phil-rickmanAll Of A Winter’s Night, by Phil Rickman
I make no apologies about naming this as my biggest up-and-coming release. I have been hooked by the Merrily Watkins novels since public library days, when I first discovered The Wine Of Angels in 1998. I believe Rickman to be one of our finest writers, with his unrivalled sense of landscape and history, and his ability to scare the pants of me without resorting to cheap shocks. Rickman is a modest man and may demur at my comparing him to Hardy in his awareness of the power of landscape, but he must put his hand up and acknowledge that he is very much the equal of the great M R James in the way he conjures up dread and menace using everyday objects and happenings. The Reverend Watkins, Rector of Ledwardine and Diocesan Deliverance Consultant returns in a wintry tale, where she must cope with the unwelcome convergence of a bleak funeral and a gangland shooting. Expect shivers up your spine, more peril for Merrily’s vulnerable daughter Jane, and a story that combines ancient menace, modern crime, and a totally believable cast of characters. All Of A Winter’s Night will be out on 5th January.


ON MY SHELF is a regular feature looking at recent and upcoming books which  will be of interest to crime fans.

JULY 2016


The History of Blood by Paul Mendelson
Sadly, the euphoria over Nelson Mandela’s Rainbow Nation has long since faded, and political and social reality has taken its place. The Republic is one of the most dangerous and crime blighted places in the world, and we take a grim journey through that reality, led by the beleaguered Colonel Vaughn de Vries and Don February of the Special Crimes Unit. Corruption is never far from the surface, and the scars of historic misdeeds are still raw and – in some cases – still bleeding. Buy The History Of Blood here.

When The Music’s Over by Peter Robinson
Twenty three books in, and one of CriFi’s most enduring – if not endearing – glum and introspective coppers, Alan Banks, now promoted to the dizzy heights of Detective Superintendent, shows no signs of retiring. His foil and sometime-soulmate Annie Cabbot is also still going strong, and the pair investigate apparently unconnected crimes. Cabbot’s is the brutal death of a teenage girl, apparently tossed from a moving vehicle like a discarded chocolate bar wrapper, while Banks wades into the murky waters of a historic allegation of sexual abuse involving a celebrity. Buy Peter Robinson’s latest novel here.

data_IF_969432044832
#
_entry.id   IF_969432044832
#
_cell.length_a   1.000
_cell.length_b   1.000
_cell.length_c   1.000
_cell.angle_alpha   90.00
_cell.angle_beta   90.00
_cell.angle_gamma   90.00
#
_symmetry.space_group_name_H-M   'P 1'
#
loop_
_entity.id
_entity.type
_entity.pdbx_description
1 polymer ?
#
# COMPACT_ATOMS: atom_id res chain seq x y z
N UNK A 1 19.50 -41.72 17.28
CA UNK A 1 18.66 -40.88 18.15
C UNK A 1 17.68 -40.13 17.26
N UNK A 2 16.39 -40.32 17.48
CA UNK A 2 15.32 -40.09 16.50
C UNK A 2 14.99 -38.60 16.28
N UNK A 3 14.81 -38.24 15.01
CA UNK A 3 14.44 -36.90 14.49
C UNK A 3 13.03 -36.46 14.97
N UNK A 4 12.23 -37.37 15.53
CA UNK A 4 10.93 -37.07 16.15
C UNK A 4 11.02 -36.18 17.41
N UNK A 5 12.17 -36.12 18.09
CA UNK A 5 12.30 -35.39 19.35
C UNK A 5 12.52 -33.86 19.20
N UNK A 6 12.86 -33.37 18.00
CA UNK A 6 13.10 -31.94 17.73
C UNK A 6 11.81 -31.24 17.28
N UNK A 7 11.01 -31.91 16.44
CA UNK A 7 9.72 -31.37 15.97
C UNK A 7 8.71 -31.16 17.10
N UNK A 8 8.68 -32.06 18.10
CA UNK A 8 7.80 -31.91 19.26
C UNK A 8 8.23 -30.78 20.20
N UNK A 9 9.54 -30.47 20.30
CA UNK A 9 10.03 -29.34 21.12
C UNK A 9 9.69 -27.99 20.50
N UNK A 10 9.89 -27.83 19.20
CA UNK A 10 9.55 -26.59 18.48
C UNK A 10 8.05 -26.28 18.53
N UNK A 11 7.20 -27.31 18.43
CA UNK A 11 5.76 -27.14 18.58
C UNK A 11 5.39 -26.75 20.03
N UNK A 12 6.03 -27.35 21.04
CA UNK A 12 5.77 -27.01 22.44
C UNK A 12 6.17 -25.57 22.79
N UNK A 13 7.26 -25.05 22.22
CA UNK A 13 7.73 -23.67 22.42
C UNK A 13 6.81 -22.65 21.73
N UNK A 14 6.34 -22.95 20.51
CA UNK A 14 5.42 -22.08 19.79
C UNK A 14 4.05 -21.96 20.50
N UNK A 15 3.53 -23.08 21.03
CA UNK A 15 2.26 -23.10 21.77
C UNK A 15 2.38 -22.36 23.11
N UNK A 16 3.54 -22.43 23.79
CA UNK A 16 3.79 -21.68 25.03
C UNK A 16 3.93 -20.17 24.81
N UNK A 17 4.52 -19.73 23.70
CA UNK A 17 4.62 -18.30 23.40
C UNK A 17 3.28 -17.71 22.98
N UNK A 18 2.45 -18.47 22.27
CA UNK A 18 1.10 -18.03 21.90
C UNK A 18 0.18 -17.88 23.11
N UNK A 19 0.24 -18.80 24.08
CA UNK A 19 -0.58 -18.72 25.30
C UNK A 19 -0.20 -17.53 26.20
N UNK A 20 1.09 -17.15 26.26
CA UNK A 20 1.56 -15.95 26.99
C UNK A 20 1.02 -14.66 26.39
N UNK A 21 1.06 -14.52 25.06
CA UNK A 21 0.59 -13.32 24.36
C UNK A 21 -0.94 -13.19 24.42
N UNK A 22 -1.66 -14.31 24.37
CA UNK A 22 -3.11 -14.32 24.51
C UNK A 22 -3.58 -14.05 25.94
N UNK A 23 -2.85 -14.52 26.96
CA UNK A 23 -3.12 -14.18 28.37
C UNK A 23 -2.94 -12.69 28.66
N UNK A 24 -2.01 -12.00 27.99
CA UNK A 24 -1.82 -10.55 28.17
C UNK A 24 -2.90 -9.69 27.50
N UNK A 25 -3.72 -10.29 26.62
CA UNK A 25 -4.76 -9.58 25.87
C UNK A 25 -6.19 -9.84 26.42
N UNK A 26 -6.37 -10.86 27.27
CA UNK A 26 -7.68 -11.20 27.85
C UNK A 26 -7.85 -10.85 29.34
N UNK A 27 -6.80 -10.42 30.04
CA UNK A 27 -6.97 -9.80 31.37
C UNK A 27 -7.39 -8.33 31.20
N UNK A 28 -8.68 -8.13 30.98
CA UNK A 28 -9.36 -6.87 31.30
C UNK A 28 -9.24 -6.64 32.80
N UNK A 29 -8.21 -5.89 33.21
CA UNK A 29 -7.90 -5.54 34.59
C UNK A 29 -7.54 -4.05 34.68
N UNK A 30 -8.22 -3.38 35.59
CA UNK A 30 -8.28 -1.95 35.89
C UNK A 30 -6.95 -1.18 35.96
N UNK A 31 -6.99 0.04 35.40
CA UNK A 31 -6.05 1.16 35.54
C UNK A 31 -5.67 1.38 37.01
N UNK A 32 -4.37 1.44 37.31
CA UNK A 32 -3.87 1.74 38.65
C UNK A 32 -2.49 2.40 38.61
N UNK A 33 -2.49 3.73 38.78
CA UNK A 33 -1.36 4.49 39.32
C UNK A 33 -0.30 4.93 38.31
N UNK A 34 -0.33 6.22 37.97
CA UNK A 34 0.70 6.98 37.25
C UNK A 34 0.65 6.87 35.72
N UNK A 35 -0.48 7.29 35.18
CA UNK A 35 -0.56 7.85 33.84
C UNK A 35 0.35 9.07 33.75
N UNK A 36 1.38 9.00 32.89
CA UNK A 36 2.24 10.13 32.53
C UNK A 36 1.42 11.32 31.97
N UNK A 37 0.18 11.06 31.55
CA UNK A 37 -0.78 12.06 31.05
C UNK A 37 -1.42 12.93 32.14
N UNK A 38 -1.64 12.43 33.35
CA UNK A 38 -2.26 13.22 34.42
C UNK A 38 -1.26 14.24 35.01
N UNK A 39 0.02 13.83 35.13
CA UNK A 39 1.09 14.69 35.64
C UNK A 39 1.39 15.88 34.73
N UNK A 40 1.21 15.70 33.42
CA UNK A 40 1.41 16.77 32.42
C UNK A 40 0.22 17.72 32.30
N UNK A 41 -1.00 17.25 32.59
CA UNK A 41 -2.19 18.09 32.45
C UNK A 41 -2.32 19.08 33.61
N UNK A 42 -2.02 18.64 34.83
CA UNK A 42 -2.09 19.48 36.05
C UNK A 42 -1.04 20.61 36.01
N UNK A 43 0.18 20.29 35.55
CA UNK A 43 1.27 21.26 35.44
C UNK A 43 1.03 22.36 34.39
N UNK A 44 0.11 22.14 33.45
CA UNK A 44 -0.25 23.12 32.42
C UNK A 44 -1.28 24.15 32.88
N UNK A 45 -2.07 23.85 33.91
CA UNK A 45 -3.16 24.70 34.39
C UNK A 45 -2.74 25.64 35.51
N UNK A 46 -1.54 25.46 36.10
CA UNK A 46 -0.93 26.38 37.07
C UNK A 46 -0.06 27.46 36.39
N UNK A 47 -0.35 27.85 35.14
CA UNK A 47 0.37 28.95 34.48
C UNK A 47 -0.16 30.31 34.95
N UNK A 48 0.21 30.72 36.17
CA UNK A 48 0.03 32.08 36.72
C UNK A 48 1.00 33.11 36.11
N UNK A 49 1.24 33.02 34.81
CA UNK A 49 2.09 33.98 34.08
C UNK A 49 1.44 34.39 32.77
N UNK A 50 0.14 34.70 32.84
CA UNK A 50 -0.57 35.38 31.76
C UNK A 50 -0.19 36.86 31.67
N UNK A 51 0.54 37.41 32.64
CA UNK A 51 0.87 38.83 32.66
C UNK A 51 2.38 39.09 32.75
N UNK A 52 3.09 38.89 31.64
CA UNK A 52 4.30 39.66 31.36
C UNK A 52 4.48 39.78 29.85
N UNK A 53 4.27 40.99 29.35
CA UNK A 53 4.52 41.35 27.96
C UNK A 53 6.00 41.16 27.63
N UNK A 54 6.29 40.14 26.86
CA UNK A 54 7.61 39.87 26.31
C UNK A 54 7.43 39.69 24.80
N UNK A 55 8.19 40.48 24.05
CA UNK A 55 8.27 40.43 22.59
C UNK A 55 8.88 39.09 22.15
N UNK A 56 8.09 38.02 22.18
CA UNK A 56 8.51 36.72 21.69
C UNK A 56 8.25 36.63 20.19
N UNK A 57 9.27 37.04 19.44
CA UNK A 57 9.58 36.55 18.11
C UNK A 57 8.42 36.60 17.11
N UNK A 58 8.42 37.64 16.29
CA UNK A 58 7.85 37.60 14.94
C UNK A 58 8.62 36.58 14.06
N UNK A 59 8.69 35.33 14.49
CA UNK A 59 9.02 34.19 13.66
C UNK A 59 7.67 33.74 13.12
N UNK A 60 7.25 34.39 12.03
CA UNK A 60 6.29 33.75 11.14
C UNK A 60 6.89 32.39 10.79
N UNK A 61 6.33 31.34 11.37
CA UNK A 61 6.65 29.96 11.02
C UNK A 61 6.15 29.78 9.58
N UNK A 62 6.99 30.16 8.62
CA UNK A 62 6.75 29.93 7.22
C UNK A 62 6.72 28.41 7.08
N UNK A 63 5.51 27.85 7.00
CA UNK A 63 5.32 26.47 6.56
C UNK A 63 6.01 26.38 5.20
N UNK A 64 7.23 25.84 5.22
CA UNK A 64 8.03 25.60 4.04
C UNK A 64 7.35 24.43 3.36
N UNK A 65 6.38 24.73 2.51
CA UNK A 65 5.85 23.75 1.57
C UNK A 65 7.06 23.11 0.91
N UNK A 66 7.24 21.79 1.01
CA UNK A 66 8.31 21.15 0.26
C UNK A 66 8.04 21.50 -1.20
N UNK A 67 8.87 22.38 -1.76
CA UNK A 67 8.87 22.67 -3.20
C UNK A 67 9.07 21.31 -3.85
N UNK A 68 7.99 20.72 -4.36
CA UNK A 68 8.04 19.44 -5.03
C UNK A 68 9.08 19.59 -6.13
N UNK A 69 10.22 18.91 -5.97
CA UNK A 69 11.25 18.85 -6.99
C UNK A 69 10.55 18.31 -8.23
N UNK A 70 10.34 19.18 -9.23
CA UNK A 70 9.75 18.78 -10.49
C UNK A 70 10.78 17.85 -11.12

The Dead House by Harry Bingham
How can feisty, crazy, fearless and utterly adorable Fiona Griffiths still only be a humble Detective Constable? Only her creator, Harry Bingham, knows, but our girl is back for her fifth battle with the forces of evil. Fi suffers from Cotard’s Syndrome, a bizarre condition which is occasionally incapacitating, but also gifts the sufferer with startling insights. The ‘dead house’ of the title is a place where, in medieval times, corpses were laid prior to burial. A very modern murder challenges Fi, however, and her empathy with the dead takes her into places where modern malice and ancient evil combine to terrifying effect. Check out Harry Bingham’s Amazon page for more information about the startling DC Fiona Griffiths.

The Monster’s Daughter by Michelle Pretorius
Back now to South Africa. The root of the story lies not in the modern Republic, with all its contradictions and uncertainties, but in the even darker days at the turn of the twentieth century, when the Boer rebellion against British rule was put down with all the ferocity that a colonial power could muster. One of the least honourable contributions to world history by Britain was the invention of the concentration camp. In one such place, a British doctor conducts horrific experiments on prisoners. A century later it becomes horribly obvious that his work did not die with him. A young constable with the South African police becomes drawn into a case which will take her into a world where the reality is even worse than her nightmares. The Monster’s Daughter is out later this month.

A Black Sail by Rich Zahradnick
Despite the name of the main character, Coleridge Taylor, and the evocative cover, this is not a historical novel. OK. it’s set in the 1970s, but maybe that doesn’t count. Coleridge Taylor is a journalist. He is also an ex-cop, dismissed for an over-inventive approach to evidence. It’s the eve of the 1976 bicentennial, and the citizens of The Big Apple are drawn to the waterfront, where a whole fleet of replica tall ships are assembled to add to the spectacle. In this, the third of the series, Coleridge Taylor gets sucked in to a very modern murder mystery involving bricks of heroin, Chinese gangs and the traditional Mafia goons of New York City. A Black Sail will be out in USA later in the year.